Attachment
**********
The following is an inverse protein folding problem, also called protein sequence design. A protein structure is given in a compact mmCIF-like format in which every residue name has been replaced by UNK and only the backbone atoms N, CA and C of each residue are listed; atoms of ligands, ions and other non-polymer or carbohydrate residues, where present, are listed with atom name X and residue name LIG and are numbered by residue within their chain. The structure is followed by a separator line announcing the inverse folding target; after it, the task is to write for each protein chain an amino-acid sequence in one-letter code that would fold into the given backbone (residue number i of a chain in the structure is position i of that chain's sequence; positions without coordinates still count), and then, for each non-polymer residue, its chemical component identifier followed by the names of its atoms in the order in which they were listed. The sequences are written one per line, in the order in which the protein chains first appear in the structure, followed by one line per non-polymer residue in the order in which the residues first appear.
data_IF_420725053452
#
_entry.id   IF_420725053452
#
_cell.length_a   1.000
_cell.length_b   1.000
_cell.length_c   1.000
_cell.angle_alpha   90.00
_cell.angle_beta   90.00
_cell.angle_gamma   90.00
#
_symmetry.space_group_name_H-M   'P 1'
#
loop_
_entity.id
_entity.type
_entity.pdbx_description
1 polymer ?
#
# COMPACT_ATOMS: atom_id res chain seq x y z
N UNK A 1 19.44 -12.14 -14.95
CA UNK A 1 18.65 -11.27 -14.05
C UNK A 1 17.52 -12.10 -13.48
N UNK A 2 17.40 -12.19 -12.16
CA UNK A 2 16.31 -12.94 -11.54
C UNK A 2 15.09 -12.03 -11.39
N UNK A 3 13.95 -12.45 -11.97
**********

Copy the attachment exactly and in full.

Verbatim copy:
The following is an inverse protein folding problem, also called protein sequence design. A protein structure is given in a compact mmCIF-like format in which every residue name has been replaced by UNK and only the backbone atoms N, CA and C of each residue are listed; atoms of ligands, ions and other non-polymer or carbohydrate residues, where present, are listed with atom name X and residue name LIG and are numbered by residue within their chain. The structure is followed by a separator line announcing the inverse folding target; after it, the task is to write for each protein chain an amino-acid sequence in one-letter code that would fold into the given backbone (residue number i of a chain in the structure is position i of that chain's sequence; positions without coordinates still count), and then, for each non-polymer residue, its chemical component identifier followed by the names of its atoms in the order in which they were listed. The sequences are written one per line, in the order in which the protein chains first appear in the structure, followed by one line per non-polymer residue in the order in which the residues first appear.
data_IF_420725053452
#
_entry.id   IF_420725053452
#
_cell.length_a   1.000
_cell.length_b   1.000
_cell.length_c   1.000
_cell.angle_alpha   90.00
_cell.angle_beta   90.00
_cell.angle_gamma   90.00
#
_symmetry.space_group_name_H-M   'P 1'
#
loop_
_entity.id
_entity.type
_entity.pdbx_description
1 polymer ?
#
# COMPACT_ATOMS: atom_id res chain seq x y z
N UNK A 1 19.44 -12.14 -14.95
CA UNK A 1 18.65 -11.27 -14.05
C UNK A 1 17.52 -12.10 -13.48
N UNK A 2 17.40 -12.19 -12.16
CA UNK A 2 16.31 -12.94 -11.54
C UNK A 2 15.09 -12.03 -11.39
N UNK A 3 13.95 -12.45 -11.97